Interviewing: Signal and Weight

A candidate you’re interviewing picks Java as her language of choice. She’s supposed to query a web API and process the response. She spends a lot of time reading through docs and trying to remember how to correctly instantiate the proper sequence of classes that allow her to make an API call, parse the JSON, and manipulate the results. She’s typing the whole time and thinking out loud, which is great, but it takes a while to grind through the long sequence of needed structures: HttpUrlConnection, BufferedStream, InputStreamReader, StringReader, JSONObject, JSONArray.

With only a few minutes left, she runs her code and forgets that she hasn’t imported the libraries she needs for the structures she’s trying to use. And unfortunately some of the third-party imports aren’t available in the environment used by the code interview software. Due to these hurdles, she fails to get to a working solution before the end of the alloted time.

Afterward my fellow interviewer and I had a discussion about how much valid signal we could really get from the interview. If the candidate doesn’t complete the exercise, or doesn’t get to whatever the “meat” of the exercise (data manipulation, for instance) is supposed to be, how can you evaluate that candidate? Maybe we should help more with directing the candidate toward a library that was available inside the environment, or switch to an exercise that is less real-world and more toy-like.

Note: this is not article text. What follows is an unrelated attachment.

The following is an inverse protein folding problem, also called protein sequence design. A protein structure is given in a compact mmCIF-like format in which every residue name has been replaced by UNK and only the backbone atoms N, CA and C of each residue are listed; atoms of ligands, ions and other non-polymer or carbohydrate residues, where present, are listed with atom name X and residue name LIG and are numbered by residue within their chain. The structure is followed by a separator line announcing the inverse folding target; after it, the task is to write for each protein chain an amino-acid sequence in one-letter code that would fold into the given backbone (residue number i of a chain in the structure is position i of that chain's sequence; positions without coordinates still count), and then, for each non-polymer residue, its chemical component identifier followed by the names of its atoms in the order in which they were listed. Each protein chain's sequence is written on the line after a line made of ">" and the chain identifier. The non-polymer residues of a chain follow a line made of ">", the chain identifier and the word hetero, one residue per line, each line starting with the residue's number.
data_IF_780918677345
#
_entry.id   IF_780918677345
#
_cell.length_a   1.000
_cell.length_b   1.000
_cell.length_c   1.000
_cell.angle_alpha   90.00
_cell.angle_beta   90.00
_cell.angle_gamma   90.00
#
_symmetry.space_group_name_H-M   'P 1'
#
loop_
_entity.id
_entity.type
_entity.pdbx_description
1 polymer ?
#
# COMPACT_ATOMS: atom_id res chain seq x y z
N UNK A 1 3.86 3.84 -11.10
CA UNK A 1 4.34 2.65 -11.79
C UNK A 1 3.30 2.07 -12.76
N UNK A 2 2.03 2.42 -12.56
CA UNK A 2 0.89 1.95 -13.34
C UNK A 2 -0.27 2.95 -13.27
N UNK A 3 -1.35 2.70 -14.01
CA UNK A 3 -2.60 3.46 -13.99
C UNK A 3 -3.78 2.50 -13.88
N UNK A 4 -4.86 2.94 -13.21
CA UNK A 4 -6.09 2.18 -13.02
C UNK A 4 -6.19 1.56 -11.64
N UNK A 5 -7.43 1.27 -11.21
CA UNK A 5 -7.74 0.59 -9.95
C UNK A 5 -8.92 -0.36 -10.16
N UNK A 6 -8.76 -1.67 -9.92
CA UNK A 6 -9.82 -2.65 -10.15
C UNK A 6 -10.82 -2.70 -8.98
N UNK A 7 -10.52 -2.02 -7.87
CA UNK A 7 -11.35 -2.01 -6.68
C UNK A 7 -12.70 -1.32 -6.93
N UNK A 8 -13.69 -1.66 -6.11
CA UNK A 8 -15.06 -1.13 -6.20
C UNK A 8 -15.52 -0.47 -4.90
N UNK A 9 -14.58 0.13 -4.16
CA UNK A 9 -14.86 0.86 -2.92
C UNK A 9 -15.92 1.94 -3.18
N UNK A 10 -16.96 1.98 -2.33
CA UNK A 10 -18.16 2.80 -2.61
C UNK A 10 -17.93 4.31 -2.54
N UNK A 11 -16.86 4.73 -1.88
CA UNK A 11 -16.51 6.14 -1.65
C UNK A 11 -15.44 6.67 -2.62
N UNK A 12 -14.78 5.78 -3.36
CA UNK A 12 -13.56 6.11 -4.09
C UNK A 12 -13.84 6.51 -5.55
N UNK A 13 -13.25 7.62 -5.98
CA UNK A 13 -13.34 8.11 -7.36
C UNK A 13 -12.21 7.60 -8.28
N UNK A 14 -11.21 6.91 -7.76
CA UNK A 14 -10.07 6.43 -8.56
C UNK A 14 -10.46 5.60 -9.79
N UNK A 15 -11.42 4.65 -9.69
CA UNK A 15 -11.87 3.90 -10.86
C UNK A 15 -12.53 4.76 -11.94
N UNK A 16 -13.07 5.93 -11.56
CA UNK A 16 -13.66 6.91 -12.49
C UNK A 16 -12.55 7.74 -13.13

In my opinion, it’s all signal. You just have to weight it properly in context.

By signal I mean it’s relevant information if someone says they have 20 years of experience in PHP but then can’t even manipulate basic structures in PHP during an interview. I think we could all agree on that. In the same way, it’s relevant information if someone says they are experienced in Java but doesn’t think to check what they can import before getting into a particular implementation.

By “weight it properly”, I don’t mean we should reject anyone who can’t make it through a code interview. I do mean that we need to take that signal in context and think about planning to coach this candidate if we do extend an offer, in order to grow them into thinking more like a senior engineer: run your code often, iterate in short loops, be organized, think through what you’re doing.

And if you’re more likely to be a candidate during an interview, here are a few pointers.

First, be excellent at the basics of whatever language you choose to do interviews in. If you pick Node.js then you should know the vanilla way to make queries and handle responses, even if you normally let a framework handle that for you.

Second, how you approach the coding exercise is as important as getting it done. Honestly it might be more important. If you’re super organized and clear and think through what you’re doing, then I’ll be understanding if you don’t finish the exercise. If you hustle and slop things together and flail around, I’ll be shocked if you do finish. Because usually these candidates don’t. Slow and steady wins the race, etc.